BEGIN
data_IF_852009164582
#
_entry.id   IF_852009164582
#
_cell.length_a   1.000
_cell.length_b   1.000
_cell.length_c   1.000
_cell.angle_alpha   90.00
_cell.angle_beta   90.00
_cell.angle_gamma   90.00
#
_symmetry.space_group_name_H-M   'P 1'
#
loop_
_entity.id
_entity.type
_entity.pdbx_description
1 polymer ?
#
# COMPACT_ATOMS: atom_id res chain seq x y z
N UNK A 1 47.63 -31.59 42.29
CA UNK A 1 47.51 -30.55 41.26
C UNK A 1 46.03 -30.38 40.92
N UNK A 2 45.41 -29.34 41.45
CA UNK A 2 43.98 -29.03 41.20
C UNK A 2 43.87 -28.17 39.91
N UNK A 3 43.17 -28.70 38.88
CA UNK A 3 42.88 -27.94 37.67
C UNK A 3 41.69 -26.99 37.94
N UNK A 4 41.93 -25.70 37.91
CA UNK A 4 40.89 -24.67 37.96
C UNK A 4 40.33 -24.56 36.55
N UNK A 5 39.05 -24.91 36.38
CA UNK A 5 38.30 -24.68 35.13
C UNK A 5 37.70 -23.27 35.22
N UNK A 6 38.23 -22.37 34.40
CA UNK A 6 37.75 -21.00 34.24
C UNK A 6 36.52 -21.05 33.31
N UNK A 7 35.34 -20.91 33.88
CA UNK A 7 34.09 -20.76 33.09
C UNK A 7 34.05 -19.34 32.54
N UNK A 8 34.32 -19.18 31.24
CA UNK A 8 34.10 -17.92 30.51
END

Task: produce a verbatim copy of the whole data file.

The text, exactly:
data_IF_852009164582
#
_entry.id   IF_852009164582
#
_cell.length_a   1.000
_cell.length_b   1.000
_cell.length_c   1.000
_cell.angle_alpha   90.00
_cell.angle_beta   90.00
_cell.angle_gamma   90.00
#
_symmetry.space_group_name_H-M   'P 1'
#
loop_
_entity.id
_entity.type
_entity.pdbx_description
1 polymer ?
#
# COMPACT_ATOMS: atom_id res chain seq x y z
N UNK A 1 47.63 -31.59 42.29
CA UNK A 1 47.51 -30.55 41.26
C UNK A 1 46.03 -30.38 40.92
N UNK A 2 45.41 -29.34 41.45
CA UNK A 2 43.98 -29.03 41.20
C UNK A 2 43.87 -28.17 39.91
N UNK A 3 43.17 -28.70 38.88
CA UNK A 3 42.88 -27.94 37.67
C UNK A 3 41.69 -26.99 37.94
N UNK A 4 41.93 -25.70 37.91
CA UNK A 4 40.89 -24.67 37.96
C UNK A 4 40.33 -24.56 36.55
N UNK A 5 39.05 -24.91 36.38
CA UNK A 5 38.30 -24.68 35.13
C UNK A 5 37.70 -23.27 35.22
N UNK A 6 38.23 -22.37 34.40
CA UNK A 6 37.75 -21.00 34.24
C UNK A 6 36.52 -21.05 33.31
N UNK A 7 35.34 -20.91 33.88
CA UNK A 7 34.09 -20.76 33.09
C UNK A 7 34.05 -19.34 32.54
N UNK A 8 34.32 -19.18 31.24
CA UNK A 8 34.10 -17.92 30.51